German states in 1524-1526
German states in 1524-1526
Thesis: God’s will and royal oppression is what drove the peasants to rebel in the German states; with their numbers, the Holy Roman Empire’s authority was weakened, economy affected, and most of all society suffered chaos; the poor mans’ revolts proved to be effective against the weak government responses.
The leaders of government were lead to believe that the peasants acted upon the will of God. (Document 1 Leonhard von Eck) The peasants themselves claimed that their reasons were behind God. They would serve the authority of God, but obviously they did not believe the upper class was acting very “holy” to them. They would listen as long as the lords would promise them release from serfdom as God would want them to. (Document 3 Peasant Parliament of Swabia to the Memmingmen Town Council) Christianity was truly a strong influence on the peasants. A preacher would tell them that if they did not rebel against the lords, they were going against God’s will. (Document 6 Thomas Muntzer)Religion was only an excuse to rebel. The real cause of the revolts was the royal oppression the peasants suffered. They were doing more work than they were being compensated for. Lords were breaking the agreement by forcing more services upon the peasants without compensation. (Document 2 Sebastian Lotzer)
The peasants believed that the rich should share their wealth with the poor. (Document 8 Lorenz Fries) Prosperous men did not agree because they believed it would result in a troublesome outcome. Moreover, even the government admitted to the unfair treatment of the peasants. “The authorities have torn out the hair of their subjects”, instead of helping them and protecting them. (Document 9 Caspar Nutzel)The empire saw their society be disrupted, their economy dwindling, and their authority disrespected. They chose to respond in several ways, but none were effective peaceful responses. One response was to settle the matter through financial terms. If the peasants agreed to pay a reasonable amount of money to the council they would be released from serfdom. (Document 4 Reply of the Memmingen Town Council)
These terms did not settle the issue because the peasants would not pay their lords a cent to be set free. It is clear the peasants would not comply because a month later after the reply, they captured the countess and her children of Weinsburg. (Document 5 Pastor Johann Herolt) When a financial agreement did not work, the government turned to settling the matter through religion. A theoligan tried to convince people that peasants who commited violent acts and worked with Thomas Muntzer were evil and were working for the devil. Nevertheless, the peasants continued to revolt. They chose to rob the nobility’s houses and burn them down.(Document 11 Count Wilhelm von Henneberg)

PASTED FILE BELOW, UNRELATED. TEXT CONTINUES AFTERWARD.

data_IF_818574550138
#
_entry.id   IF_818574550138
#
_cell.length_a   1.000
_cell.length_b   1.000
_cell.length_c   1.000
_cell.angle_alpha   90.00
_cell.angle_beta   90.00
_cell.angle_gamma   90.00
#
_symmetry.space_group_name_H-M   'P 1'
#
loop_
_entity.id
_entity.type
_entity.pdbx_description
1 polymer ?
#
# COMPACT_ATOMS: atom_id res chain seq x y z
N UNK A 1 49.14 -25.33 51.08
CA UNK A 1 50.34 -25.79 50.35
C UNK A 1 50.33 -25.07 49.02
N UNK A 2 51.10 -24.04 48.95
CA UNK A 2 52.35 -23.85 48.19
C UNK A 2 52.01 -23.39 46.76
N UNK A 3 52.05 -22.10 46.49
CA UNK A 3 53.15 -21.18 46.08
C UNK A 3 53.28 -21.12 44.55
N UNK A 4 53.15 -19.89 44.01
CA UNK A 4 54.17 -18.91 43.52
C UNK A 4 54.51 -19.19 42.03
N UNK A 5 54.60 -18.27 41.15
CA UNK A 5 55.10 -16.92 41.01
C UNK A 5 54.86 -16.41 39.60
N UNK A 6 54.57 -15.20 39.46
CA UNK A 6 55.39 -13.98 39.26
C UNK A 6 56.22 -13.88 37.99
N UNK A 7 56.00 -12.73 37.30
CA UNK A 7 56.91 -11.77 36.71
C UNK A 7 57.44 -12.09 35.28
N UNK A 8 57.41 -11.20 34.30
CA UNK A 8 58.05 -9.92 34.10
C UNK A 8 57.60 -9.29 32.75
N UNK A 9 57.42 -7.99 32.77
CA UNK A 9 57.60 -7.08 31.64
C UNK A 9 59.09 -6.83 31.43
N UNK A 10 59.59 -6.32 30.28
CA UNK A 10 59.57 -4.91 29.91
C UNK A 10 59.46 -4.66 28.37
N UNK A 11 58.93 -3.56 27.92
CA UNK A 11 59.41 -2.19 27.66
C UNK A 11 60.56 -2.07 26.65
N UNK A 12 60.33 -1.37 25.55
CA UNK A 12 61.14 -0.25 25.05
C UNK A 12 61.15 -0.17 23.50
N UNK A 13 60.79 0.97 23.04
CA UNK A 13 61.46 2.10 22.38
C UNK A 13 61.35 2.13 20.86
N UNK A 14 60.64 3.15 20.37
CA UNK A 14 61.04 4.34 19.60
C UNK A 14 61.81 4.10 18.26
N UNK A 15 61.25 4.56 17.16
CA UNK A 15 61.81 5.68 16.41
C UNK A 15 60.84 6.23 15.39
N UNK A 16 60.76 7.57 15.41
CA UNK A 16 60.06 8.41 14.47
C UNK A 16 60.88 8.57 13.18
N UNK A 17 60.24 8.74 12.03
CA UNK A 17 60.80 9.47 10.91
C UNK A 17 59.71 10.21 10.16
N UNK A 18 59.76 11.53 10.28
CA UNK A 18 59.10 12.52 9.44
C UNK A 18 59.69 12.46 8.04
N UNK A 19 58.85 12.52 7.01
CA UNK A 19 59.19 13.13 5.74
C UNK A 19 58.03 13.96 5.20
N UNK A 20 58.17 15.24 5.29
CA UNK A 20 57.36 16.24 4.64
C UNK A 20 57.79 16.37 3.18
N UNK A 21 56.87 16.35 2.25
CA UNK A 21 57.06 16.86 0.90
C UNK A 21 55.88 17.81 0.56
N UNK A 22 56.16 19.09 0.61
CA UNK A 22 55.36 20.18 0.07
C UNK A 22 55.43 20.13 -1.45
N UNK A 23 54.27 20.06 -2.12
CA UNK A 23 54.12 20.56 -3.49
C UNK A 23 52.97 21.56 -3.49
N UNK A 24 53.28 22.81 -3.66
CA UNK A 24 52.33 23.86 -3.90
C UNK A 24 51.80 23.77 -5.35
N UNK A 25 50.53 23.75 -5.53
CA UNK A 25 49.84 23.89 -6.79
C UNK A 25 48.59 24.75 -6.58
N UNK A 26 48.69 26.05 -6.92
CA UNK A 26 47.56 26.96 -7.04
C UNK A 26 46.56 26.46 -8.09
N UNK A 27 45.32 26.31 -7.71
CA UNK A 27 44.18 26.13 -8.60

Drastic measures taken by the peasants struck the economy and honor of the upper classes. Consequently, the government had to respond with equivalent drastic measures. During a gathering in Swabia, more than 100,000 rebels were killed and the revolts were suppressed. Such an event comes to show how little control the authorities had that they had to resort to intense violence. The imperial authority let the subjects be restored back to an honorable state if they agreed to surrender unconditionally and were punished. (Document 12 Decree of the Imperial Diet) With this agreement in a way the peasants got what they wanted.
In document 7, Martin Luther a preacher for the Protestants and a theologian, speaks against the peasants. He speaks without being able to empathize with the purposes the peasants have for their actions; for he has never suffered the life of a peasant or a poor class. However, his influence is great among the townspeople for he is a prominent religious leader. He can influence many against the peasants, which is an impediment to their cause. Furthermore, in Document 10, Christoffel von Lichtenstein, a nobleman, has a different take on the issue of the revolts than most upper classmen. He writes for leniency to Count Wilhelm for the peasants. The power of the revolts is shown through the experience of Lord with the peasants and how he had to swear an oath to them. His encounter with their parents allows him to empathize with them and it shows the kind of consequences noblemen faced during these harsh times.